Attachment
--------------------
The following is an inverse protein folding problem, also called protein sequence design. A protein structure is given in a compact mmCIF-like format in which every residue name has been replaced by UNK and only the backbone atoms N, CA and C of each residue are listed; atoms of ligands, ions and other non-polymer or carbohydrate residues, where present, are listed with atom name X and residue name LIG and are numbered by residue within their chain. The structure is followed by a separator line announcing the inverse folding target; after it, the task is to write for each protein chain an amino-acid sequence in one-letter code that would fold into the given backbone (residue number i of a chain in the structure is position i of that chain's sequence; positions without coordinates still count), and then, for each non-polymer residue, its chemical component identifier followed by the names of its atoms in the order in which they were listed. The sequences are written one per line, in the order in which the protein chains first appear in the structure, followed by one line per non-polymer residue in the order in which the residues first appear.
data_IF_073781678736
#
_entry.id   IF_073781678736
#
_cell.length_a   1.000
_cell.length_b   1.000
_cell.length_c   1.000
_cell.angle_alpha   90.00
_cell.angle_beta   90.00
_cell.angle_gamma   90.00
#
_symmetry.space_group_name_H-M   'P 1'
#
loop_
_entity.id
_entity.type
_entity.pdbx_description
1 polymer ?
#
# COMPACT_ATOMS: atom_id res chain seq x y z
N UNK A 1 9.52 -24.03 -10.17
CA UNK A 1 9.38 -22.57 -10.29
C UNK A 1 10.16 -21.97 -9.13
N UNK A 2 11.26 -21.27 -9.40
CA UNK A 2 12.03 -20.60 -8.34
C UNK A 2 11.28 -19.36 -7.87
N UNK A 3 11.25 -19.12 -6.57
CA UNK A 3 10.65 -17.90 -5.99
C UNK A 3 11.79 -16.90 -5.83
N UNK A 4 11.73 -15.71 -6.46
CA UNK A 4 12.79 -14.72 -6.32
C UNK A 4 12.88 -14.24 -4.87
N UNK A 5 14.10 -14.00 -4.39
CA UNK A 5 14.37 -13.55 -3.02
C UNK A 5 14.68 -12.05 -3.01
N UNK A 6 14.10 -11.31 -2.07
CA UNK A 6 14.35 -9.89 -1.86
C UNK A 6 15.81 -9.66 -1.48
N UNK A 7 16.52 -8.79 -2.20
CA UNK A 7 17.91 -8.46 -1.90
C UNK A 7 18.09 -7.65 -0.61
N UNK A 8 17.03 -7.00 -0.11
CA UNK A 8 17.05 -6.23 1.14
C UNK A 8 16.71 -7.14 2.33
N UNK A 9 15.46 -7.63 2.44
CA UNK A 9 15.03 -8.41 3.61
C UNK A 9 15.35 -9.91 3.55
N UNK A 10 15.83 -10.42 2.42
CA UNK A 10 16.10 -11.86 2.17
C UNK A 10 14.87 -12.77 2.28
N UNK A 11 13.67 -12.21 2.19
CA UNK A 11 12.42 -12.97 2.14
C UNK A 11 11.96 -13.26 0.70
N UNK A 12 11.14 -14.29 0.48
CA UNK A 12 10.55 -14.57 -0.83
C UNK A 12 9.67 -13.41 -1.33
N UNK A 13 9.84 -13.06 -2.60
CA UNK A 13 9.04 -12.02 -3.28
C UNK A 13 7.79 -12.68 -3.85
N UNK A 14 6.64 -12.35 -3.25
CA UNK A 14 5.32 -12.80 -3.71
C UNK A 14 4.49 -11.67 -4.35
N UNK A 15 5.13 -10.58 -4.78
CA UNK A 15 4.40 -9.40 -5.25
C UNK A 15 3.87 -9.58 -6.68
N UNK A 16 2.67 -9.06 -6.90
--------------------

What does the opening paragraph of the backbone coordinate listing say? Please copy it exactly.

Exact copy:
The following is an inverse protein folding problem, also called protein sequence design. A protein structure is given in a compact mmCIF-like format in which every residue name has been replaced by UNK and only the backbone atoms N, CA and C of each residue are listed; atoms of ligands, ions and other non-polymer or carbohydrate residues, where present, are listed with atom name X and residue name LIG and are numbered by residue within their chain. The structure is followed by a separator line announcing the inverse folding target; after it, the task is to write for each protein chain an amino-acid sequence in one-letter code that would fold into the given backbone (residue number i of a chain in the structure is position i of that chain's sequence; positions without coordinates still count), and then, for each non-polymer residue, its chemical component identifier followed by the names of its atoms in the order in which they were listed. The sequences are written one per line, in the order in which the protein chains first appear in the structure, followed by one line per non-polymer residue in the order in which the residues first appear.